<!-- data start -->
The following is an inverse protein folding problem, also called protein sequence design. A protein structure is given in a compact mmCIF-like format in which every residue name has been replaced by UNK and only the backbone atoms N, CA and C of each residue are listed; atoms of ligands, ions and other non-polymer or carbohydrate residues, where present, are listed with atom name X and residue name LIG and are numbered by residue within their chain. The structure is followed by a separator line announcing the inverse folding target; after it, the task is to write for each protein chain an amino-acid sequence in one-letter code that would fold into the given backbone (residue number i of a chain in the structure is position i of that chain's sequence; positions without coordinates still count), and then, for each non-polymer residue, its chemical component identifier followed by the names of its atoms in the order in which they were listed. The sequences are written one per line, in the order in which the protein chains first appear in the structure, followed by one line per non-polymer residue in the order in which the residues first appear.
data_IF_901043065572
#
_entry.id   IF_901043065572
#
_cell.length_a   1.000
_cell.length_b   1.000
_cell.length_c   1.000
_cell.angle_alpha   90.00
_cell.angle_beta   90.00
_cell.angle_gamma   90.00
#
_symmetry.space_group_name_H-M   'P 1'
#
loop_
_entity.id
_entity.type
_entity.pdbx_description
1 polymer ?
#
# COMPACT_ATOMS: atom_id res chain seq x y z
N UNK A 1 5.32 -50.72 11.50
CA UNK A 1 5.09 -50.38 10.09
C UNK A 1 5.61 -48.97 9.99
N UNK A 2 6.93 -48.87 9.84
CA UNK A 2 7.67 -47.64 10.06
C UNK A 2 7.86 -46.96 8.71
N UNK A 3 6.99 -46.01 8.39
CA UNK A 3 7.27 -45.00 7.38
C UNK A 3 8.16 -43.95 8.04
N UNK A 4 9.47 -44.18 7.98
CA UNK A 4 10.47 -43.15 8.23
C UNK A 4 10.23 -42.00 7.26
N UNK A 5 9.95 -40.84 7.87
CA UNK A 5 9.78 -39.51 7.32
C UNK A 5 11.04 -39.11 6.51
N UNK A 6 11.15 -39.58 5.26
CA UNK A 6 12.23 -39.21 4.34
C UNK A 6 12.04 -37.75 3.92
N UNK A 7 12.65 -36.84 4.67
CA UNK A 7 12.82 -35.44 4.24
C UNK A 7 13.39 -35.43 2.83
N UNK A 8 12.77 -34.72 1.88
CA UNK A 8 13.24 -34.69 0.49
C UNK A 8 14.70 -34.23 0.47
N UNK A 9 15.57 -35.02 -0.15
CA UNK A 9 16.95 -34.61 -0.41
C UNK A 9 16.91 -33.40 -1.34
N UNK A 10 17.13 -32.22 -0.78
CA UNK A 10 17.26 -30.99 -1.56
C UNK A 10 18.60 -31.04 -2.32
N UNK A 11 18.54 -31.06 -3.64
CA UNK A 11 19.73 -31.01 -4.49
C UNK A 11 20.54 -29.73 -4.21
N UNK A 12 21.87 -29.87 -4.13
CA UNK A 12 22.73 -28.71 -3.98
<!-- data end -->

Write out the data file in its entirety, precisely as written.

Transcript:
The following is an inverse protein folding problem, also called protein sequence design. A protein structure is given in a compact mmCIF-like format in which every residue name has been replaced by UNK and only the backbone atoms N, CA and C of each residue are listed; atoms of ligands, ions and other non-polymer or carbohydrate residues, where present, are listed with atom name X and residue name LIG and are numbered by residue within their chain. The structure is followed by a separator line announcing the inverse folding target; after it, the task is to write for each protein chain an amino-acid sequence in one-letter code that would fold into the given backbone (residue number i of a chain in the structure is position i of that chain's sequence; positions without coordinates still count), and then, for each non-polymer residue, its chemical component identifier followed by the names of its atoms in the order in which they were listed. The sequences are written one per line, in the order in which the protein chains first appear in the structure, followed by one line per non-polymer residue in the order in which the residues first appear.
data_IF_901043065572
#
_entry.id   IF_901043065572
#
_cell.length_a   1.000
_cell.length_b   1.000
_cell.length_c   1.000
_cell.angle_alpha   90.00
_cell.angle_beta   90.00
_cell.angle_gamma   90.00
#
_symmetry.space_group_name_H-M   'P 1'
#
loop_
_entity.id
_entity.type
_entity.pdbx_description
1 polymer ?
#
# COMPACT_ATOMS: atom_id res chain seq x y z
N UNK A 1 5.32 -50.72 11.50
CA UNK A 1 5.09 -50.38 10.09
C UNK A 1 5.61 -48.97 9.99
N UNK A 2 6.93 -48.87 9.84
CA UNK A 2 7.67 -47.64 10.06
C UNK A 2 7.86 -46.96 8.71
N UNK A 3 6.99 -46.01 8.39
CA UNK A 3 7.27 -45.00 7.38
C UNK A 3 8.16 -43.95 8.04
N UNK A 4 9.47 -44.18 7.98
CA UNK A 4 10.47 -43.15 8.23
C UNK A 4 10.23 -42.00 7.26
N UNK A 5 9.95 -40.84 7.87
CA UNK A 5 9.78 -39.51 7.32
C UNK A 5 11.04 -39.11 6.51
N UNK A 6 11.15 -39.58 5.26
CA UNK A 6 12.23 -39.21 4.34
C UNK A 6 12.04 -37.75 3.92
N UNK A 7 12.65 -36.84 4.67
CA UNK A 7 12.82 -35.44 4.24
C UNK A 7 13.39 -35.43 2.83
N UNK A 8 12.77 -34.72 1.88
CA UNK A 8 13.24 -34.69 0.49
C UNK A 8 14.70 -34.23 0.47
N UNK A 9 15.57 -35.02 -0.15
CA UNK A 9 16.95 -34.61 -0.41
C UNK A 9 16.91 -33.40 -1.34
N UNK A 10 17.13 -32.22 -0.78
CA UNK A 10 17.26 -30.99 -1.56
C UNK A 10 18.60 -31.04 -2.32
N UNK A 11 18.54 -31.06 -3.64
CA UNK A 11 19.73 -31.01 -4.49
C UNK A 11 20.54 -29.73 -4.21
N UNK A 12 21.87 -29.87 -4.13
CA UNK A 12 22.73 -28.71 -3.98